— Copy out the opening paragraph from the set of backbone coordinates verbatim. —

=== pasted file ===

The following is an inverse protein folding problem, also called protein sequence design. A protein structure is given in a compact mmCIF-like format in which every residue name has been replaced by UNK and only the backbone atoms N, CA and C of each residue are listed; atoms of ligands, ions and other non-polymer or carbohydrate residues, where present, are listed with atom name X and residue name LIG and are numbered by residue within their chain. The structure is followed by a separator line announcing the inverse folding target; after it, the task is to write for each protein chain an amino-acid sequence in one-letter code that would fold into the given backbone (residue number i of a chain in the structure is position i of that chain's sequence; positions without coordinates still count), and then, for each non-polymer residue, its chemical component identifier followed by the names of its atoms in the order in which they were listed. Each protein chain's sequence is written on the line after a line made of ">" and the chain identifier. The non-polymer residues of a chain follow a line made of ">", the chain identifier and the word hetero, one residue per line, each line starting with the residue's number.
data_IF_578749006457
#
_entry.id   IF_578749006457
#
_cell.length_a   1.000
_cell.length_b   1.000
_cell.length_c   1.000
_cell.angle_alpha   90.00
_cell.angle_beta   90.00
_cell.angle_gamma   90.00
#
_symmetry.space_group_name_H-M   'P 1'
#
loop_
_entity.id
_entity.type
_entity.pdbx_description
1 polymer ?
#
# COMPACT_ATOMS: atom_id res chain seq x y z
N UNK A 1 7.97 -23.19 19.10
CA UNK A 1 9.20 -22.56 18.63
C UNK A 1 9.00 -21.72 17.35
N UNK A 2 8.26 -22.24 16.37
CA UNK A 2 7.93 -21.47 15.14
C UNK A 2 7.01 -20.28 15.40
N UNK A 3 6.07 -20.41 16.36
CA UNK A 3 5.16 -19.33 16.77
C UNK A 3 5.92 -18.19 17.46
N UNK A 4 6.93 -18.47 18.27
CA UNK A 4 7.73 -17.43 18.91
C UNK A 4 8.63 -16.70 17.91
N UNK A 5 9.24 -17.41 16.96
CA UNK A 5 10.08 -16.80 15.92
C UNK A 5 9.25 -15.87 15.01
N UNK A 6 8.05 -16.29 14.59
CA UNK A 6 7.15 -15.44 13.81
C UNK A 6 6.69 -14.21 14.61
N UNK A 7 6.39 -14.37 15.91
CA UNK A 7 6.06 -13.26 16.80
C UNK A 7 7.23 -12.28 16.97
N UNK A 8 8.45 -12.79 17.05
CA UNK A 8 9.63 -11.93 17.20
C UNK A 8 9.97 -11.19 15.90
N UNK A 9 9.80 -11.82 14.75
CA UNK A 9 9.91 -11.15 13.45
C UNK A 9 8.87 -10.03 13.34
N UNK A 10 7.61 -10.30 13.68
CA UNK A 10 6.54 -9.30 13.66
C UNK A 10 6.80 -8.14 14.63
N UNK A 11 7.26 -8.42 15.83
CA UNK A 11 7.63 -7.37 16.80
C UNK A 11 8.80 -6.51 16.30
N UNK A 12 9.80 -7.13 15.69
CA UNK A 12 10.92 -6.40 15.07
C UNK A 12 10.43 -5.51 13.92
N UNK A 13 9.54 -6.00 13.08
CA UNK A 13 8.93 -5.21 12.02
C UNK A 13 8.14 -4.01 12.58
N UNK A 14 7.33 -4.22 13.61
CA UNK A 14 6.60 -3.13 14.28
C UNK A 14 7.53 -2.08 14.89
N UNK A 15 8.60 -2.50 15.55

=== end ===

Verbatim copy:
The following is an inverse protein folding problem, also called protein sequence design. A protein structure is given in a compact mmCIF-like format in which every residue name has been replaced by UNK and only the backbone atoms N, CA and C of each residue are listed; atoms of ligands, ions and other non-polymer or carbohydrate residues, where present, are listed with atom name X and residue name LIG and are numbered by residue within their chain. The structure is followed by a separator line announcing the inverse folding target; after it, the task is to write for each protein chain an amino-acid sequence in one-letter code that would fold into the given backbone (residue number i of a chain in the structure is position i of that chain's sequence; positions without coordinates still count), and then, for each non-polymer residue, its chemical component identifier followed by the names of its atoms in the order in which they were listed. Each protein chain's sequence is written on the line after a line made of ">" and the chain identifier. The non-polymer residues of a chain follow a line made of ">", the chain identifier and the word hetero, one residue per line, each line starting with the residue's number.